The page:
Privacy, security & risk

The Equifax Breach Will Haunt Us In Years To Come

Amy DeMartine Principal Analyst
Jeff Pollard Principal Analyst
Heidi Shey Senior Analyst
December 19, 2017

Data breaches are now so common – and so large – that we measure them in percentage of worldwide internet users. Although Equifax doesn’t even make it into the top 5 at 4.08% of the approximately 3.5 billion internet users, news of it rocked citizens of the US when announced. The Equifax breach has unique characteristics that will change consumer behaviors in the US.[i] One critical element of the Equifax breach is that it did not expose credit cards numbers – which is a hassle but can be replaced – but exposed hard and even impossible to replace and change information such as names, Social Security numbers, birth dates, addresses, and, in some instances, driver’s license numbers. The amount and type of data loss experienced in this breach will change how consumers look to purchase goods. From Forrester’s ConsumerVoices Market Research Online Community, consumers said they would stop:

  • Opening new lines of credit.
  • Shopping online as frequently.
  • Using non-government credit monitoring programs.
  • Favoring cards to cash.
  • Using stored online payments.
  • Giving personal information in exchange for coupons or discounts.

With consumer confidence and trust waning, Social Security numbers as a form of identification called into question, and the security of data being stored by data aggregators questioned, expect shockwaves throughout the data economy.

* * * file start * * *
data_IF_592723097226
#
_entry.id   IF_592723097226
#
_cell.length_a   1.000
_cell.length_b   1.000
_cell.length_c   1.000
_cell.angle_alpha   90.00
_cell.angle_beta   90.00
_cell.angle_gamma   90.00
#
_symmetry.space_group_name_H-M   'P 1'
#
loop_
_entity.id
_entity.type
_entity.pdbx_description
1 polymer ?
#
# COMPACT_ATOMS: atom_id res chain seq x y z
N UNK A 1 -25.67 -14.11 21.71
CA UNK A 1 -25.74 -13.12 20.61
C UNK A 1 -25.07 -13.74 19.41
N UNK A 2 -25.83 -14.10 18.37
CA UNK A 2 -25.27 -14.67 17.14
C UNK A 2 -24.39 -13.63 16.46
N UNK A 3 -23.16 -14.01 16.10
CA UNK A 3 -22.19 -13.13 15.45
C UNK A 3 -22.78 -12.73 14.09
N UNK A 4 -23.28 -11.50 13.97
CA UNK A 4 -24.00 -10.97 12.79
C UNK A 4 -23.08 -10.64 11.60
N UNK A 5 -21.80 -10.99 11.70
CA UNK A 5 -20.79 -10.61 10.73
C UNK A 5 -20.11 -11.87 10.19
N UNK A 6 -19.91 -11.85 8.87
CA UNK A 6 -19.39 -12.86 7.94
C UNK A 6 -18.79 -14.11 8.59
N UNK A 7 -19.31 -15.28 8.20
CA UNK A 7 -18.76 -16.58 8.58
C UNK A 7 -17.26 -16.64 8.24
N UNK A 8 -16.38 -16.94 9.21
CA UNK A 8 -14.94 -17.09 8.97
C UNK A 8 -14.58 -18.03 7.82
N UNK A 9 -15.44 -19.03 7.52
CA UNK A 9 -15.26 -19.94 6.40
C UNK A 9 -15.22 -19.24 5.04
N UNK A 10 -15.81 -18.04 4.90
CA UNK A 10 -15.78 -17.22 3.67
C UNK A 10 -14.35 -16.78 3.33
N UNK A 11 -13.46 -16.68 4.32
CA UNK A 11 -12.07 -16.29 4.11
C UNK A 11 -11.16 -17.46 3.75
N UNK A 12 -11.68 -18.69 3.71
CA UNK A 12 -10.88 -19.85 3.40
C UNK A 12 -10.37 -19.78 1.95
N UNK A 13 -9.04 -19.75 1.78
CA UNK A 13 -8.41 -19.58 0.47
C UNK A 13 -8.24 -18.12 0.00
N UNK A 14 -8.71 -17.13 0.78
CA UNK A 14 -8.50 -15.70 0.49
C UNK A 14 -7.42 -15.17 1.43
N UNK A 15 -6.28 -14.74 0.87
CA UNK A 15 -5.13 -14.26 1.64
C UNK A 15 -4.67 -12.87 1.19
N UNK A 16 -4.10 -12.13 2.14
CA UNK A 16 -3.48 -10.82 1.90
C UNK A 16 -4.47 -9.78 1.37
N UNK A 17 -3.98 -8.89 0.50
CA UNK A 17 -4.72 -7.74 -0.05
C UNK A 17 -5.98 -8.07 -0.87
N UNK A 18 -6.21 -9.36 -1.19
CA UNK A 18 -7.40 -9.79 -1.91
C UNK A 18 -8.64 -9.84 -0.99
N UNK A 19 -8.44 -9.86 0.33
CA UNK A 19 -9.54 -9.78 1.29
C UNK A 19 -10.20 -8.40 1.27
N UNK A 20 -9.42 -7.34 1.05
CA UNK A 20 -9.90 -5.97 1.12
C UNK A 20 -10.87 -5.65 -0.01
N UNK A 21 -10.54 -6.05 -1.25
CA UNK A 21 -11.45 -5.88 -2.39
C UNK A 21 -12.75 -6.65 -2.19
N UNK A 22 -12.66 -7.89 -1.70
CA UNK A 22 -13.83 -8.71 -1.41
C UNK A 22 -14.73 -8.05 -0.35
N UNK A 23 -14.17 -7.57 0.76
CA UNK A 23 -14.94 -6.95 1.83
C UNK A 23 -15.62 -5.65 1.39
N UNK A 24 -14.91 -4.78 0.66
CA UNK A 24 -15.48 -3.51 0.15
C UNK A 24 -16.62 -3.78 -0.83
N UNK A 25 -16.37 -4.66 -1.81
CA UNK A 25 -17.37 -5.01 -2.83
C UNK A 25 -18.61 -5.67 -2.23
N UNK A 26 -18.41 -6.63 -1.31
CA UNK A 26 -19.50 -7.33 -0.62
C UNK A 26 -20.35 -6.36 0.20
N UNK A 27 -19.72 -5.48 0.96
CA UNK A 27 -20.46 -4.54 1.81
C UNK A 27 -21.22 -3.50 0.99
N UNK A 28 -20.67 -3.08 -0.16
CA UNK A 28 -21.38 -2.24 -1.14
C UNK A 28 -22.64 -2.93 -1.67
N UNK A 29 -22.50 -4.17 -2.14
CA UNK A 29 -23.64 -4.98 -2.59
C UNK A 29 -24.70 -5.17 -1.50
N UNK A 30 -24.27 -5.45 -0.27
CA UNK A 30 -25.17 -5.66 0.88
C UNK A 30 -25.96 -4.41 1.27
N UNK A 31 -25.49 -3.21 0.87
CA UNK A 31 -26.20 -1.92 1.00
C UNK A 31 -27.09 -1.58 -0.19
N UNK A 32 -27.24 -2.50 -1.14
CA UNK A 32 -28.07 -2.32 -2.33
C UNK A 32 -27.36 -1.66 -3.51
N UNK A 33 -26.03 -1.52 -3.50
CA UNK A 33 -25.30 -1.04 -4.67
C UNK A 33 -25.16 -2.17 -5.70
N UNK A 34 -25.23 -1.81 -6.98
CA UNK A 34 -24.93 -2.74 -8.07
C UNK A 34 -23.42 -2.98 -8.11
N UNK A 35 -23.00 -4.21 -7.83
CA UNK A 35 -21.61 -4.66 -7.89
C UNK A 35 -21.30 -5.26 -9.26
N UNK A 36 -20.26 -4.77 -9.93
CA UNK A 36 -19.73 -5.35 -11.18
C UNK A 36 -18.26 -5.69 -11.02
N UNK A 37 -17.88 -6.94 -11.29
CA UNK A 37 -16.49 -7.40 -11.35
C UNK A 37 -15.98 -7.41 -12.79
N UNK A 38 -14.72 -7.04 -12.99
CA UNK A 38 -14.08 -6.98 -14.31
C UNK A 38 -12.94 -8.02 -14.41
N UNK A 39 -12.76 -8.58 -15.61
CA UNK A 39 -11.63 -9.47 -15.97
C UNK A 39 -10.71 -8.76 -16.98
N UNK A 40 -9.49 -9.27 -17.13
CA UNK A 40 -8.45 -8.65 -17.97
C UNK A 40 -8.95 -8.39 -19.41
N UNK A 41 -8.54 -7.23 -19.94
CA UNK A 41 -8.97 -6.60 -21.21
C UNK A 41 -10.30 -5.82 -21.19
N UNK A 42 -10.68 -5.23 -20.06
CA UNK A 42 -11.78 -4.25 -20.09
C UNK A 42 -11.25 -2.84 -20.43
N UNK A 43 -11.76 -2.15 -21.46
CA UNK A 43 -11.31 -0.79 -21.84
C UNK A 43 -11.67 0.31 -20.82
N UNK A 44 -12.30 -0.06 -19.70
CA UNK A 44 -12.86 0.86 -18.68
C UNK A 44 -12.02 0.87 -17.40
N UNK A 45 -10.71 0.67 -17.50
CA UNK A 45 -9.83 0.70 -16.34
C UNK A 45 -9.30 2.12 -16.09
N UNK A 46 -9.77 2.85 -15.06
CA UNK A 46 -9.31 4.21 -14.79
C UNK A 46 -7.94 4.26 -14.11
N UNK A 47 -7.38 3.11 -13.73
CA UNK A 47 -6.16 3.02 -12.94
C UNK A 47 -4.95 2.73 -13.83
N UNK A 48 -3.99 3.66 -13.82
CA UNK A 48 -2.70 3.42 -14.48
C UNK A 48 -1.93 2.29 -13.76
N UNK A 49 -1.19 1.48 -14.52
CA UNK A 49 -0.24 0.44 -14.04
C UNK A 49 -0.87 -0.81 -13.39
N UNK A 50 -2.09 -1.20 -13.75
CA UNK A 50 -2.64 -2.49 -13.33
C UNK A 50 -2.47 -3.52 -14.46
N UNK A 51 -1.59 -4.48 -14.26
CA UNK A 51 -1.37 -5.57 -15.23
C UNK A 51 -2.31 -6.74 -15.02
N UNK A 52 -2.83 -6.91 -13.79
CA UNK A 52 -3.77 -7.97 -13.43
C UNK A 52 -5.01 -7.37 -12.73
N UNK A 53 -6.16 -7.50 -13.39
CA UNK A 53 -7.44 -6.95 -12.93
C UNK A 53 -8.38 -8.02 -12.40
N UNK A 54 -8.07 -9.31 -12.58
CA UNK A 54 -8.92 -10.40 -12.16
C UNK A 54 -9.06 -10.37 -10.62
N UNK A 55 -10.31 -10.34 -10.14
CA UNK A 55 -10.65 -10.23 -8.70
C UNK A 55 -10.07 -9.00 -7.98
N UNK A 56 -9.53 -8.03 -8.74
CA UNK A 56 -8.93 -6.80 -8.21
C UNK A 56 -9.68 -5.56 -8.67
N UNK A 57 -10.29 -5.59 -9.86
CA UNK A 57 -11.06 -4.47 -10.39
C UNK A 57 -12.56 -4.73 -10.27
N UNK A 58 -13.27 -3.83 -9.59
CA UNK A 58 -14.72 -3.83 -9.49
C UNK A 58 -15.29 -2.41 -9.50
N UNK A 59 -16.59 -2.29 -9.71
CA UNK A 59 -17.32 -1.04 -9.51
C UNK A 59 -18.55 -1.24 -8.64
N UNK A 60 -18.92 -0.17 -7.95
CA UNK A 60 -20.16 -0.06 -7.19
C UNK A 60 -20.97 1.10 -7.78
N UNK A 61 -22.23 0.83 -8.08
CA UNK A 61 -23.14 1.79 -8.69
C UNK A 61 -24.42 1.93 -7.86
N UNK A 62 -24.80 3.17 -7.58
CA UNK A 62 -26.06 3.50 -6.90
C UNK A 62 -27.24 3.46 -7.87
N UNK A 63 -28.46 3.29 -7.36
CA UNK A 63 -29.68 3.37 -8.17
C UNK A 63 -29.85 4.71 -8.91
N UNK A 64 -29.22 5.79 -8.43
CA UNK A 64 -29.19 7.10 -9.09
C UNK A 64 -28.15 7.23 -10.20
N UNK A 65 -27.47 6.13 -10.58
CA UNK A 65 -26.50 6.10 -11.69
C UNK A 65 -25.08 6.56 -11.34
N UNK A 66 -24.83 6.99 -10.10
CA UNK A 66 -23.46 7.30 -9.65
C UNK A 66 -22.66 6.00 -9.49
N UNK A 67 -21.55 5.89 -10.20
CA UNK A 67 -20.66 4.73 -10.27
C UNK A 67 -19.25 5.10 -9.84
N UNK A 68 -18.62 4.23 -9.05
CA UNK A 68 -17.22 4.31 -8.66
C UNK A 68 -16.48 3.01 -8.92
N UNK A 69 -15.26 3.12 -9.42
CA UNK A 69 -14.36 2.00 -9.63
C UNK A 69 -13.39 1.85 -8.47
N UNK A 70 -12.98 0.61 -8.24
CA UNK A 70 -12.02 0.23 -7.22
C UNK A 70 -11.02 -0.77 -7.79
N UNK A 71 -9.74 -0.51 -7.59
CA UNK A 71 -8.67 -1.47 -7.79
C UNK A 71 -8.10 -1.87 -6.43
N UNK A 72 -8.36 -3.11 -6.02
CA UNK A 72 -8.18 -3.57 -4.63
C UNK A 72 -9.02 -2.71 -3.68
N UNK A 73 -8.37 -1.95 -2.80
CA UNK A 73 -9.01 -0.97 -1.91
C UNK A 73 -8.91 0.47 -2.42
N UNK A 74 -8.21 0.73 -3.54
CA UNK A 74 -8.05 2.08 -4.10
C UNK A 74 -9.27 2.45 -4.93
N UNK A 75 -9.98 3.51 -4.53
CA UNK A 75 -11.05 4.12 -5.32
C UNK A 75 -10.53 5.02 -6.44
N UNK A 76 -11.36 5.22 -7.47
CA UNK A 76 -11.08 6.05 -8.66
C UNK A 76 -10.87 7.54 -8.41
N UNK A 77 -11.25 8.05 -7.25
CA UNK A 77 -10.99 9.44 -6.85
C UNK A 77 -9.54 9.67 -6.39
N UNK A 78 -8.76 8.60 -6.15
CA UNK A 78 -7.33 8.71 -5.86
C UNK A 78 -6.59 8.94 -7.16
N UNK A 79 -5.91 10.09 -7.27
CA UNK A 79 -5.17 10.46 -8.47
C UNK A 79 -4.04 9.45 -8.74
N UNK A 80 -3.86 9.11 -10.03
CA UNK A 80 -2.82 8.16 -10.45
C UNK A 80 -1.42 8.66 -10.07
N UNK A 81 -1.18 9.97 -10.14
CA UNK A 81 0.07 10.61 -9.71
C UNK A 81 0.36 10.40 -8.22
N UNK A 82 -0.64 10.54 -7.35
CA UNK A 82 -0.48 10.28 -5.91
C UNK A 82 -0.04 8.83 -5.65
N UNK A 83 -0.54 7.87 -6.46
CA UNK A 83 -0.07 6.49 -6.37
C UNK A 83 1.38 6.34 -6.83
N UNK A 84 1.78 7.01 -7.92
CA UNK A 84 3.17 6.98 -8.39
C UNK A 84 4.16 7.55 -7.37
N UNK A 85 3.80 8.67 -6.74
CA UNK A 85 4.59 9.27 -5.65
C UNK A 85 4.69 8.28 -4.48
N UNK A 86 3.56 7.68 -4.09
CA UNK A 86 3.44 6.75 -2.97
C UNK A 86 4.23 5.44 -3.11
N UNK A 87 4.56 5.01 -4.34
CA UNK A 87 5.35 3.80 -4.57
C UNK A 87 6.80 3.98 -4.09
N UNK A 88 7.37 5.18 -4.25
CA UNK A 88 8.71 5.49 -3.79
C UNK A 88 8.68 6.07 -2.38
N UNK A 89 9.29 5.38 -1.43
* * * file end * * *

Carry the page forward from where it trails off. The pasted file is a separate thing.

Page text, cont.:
The Equifax breach also highlighted the ever-increasing enterprise dependence on open source software and the associated risks that come along with it. Combined with the lack of multilayered application protection for revenue-generating applications, security leaders find themselves unready to defend their firm’s digital transformation. A startlingly few number of developers work on the open source components most customer-facing applications rely on. For example, a single developer is responsible for 85.19% of all code changes for Apache Tomcat, and just one developer is responsible for 80.08% of all code changes in Apache Struts (see below).  This is why security fixes are delivered only on the latest version of an open source component. Should we stop using open source?  No. But we need to strengthen governance of open source components, supercharge our ability to quickly remediate vulnerabilities, all while avoiding making data security the sole problem of software developers. The intersection of data, code, and revenue in our data economy demands a set of layered protections.

 

For more information on how the Equifax breach will haunt us in years to come, and practical lessons to prevent a similar breach, see the “Equifax Exposed Two Massive Systemic Risks” Forrester report.   For more information about Forrester’s ConsumerVoices Market Research Online Community, please visit https://go.forrester.com/data/.

[i] For more information about the other breaches that beat out Equifax in terms of percentage of worldwide internet users, see “Top Cybersecurity Threats In 2017.”

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